A phone that enabled a quadriplegic man with cerebral palsy to speak was stolen from his wheelchair by a teenager, he said.
William Washington, 38, is unable to walk, use his hands or talk, and he could only watch as the phone was taken right off the tray of his wheelchair in the lobby of his Staten Island apartment building Nov. 8.
His assistant at Staten Island's Hungerford School, where Washington works with children facing similar hurdles, said the theft was infuriating.
"How could someone prey on a person in a wheelchair? It's really disheartening," Robert Smith said.
While the thief made off with the phone, it didn't stop Washington from getting a hold of police. Unable to call 911, Washington drafted an email to the NYPD. After looking at surveillance video, police made an arrest.
The 18-year-old alleged thief no longer had Washington's phone, but Washington said that was OK.
While his phone was stolen, he said he realized he had not lost his voice. And thanks to his friends, a new iPhone is on the way.
By Jonathan Dienst and Shimon Prokupecz, NBCNewYork.com
A 40 percent jump in theft of Apple products is the main reason why crime rates in New York City have not declined this year, NYPD Commissioner Ray Kelly writes in a speech set to be delivered later Tuesday.
"Overall crime is up 4 percent. In the absence of the Apple thefts, we would be experiencing a decline," Kelly wrote.
Kelly said there were 11,447 thefts of Apple products so far in 2012, an increase of 3,280 over the same period last year.
Automatic shut off technology when a phone is stolen making it unusable and tracking systems like the “find my iphone” application can help reduce this growing crime problem and aide police in finding thieves, Kelly said.
Additional undercover officers will be soon be assigned to patrol the subways where some of the robberies are taking place.
Police Commissioner Ray Kelly is expected to announce 150 additional detectives will join the gang unit. "We’ll focus those resources not on large, established gangs such as the Bloods and Crips, but on the looser associations of younger men who identify themselves by the block they live on, or on which side of a housing development they reside," Kelly wrote in a speech set to be delivered to the International Association of Chiefs of Police Conference in San Diego.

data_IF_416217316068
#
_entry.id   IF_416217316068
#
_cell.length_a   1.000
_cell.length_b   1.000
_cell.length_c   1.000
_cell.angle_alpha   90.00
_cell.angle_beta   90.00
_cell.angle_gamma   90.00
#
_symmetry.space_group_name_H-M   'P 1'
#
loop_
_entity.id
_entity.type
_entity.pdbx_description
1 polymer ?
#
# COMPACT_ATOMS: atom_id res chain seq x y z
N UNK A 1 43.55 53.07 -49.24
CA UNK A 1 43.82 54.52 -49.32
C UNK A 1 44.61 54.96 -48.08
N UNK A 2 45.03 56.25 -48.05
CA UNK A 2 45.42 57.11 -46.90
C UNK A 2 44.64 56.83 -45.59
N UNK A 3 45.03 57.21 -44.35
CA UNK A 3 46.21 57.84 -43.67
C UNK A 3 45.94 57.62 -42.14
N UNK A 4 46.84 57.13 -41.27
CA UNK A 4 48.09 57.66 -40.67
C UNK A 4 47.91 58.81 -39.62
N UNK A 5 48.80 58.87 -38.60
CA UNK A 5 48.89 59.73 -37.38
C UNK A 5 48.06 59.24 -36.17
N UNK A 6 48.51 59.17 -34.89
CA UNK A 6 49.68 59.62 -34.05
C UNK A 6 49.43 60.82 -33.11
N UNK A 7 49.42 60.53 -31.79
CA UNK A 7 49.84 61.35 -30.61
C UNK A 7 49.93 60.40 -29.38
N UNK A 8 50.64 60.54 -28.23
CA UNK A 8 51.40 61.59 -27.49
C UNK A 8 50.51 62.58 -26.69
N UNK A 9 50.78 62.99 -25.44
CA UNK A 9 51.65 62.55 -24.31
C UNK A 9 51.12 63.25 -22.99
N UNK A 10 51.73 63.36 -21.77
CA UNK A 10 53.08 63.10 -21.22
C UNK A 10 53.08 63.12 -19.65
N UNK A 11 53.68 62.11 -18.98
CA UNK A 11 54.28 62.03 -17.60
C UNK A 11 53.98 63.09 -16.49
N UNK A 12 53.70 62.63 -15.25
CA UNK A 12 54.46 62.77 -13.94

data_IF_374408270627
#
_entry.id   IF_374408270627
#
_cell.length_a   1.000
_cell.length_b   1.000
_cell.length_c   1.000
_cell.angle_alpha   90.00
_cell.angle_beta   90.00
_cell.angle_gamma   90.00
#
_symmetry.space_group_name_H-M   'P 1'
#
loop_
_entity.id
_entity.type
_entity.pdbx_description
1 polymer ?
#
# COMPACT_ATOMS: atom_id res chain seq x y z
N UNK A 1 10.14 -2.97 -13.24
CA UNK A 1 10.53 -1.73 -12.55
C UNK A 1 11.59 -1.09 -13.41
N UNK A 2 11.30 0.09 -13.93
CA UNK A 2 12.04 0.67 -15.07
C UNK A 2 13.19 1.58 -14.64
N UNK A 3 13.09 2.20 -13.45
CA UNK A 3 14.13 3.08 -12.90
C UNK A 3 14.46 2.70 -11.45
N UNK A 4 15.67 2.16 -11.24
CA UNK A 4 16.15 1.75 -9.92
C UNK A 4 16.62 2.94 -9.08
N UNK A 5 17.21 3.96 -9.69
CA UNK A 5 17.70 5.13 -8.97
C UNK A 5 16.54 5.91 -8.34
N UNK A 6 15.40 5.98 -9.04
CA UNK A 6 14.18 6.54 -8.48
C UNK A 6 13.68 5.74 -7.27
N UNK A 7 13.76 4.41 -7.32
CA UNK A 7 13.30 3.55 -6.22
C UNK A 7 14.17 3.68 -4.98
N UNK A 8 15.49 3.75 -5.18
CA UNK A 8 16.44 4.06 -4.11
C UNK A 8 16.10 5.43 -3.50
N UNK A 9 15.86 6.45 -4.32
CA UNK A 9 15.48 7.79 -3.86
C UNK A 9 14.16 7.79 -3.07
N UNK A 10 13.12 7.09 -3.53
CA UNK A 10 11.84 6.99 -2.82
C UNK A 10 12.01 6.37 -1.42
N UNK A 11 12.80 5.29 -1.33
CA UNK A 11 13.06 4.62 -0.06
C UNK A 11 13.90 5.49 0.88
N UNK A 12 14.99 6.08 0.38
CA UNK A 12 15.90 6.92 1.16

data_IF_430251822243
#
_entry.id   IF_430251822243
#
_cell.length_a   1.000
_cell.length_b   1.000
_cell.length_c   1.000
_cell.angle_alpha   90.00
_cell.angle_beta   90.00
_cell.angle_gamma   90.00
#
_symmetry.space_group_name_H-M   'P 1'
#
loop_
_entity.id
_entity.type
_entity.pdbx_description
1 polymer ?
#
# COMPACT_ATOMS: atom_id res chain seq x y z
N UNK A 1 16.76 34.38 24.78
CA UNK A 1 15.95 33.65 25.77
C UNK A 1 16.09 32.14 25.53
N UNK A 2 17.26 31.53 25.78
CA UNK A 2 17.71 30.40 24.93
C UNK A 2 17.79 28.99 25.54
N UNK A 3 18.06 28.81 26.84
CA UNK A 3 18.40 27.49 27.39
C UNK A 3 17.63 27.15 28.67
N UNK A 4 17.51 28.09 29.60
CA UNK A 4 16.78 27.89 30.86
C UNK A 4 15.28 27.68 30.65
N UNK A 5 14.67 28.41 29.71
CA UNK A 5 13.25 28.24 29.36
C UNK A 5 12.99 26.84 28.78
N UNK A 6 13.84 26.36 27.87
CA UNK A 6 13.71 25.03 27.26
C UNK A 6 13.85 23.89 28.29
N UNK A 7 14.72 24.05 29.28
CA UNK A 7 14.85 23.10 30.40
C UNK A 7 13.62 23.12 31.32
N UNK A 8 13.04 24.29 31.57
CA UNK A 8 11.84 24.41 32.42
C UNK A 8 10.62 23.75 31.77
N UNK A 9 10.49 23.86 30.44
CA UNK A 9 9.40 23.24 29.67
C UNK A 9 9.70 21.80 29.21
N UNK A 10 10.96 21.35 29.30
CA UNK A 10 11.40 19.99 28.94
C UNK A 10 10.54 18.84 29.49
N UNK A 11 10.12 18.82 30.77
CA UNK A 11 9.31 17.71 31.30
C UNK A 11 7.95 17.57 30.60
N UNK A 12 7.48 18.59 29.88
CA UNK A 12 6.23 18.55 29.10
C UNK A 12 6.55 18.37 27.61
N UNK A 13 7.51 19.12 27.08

NYPD Transit and Housing Bureau officers will also assist in increasing patrols to try to keep local street crews in check. Detectives will also increase their monitoring of social media where crew members sometimes boast of the shootings or robberies they committed or plan to commit, Kelly said.
He resolved to get his bike back, but first, he would start growing out his beard to look tougher and older, he told Digital Trends.
He would contact the thief, posing as a prospective buyer. He would use the iPhone Burner app so the alleged thief would think he was calling from Seattle and not Portland, where the bike was stolen.
The two would meet – in Seattle’s upscale University Village mall -- and as Gillum stalled the alleged thief by asking questions, his friends would call the police. He would wear running shoes, thick Carhartt pants and a sweatshirt to look bigger.
The police would arrive, the bad guy would get arrested and Gillum would get his bike back.
That’s what happened on Saturday, pretty much, plus a very slow bike chase and a surprisingly civil confrontation between thieved and (alleged) thief that could have been inspired by Reno 911!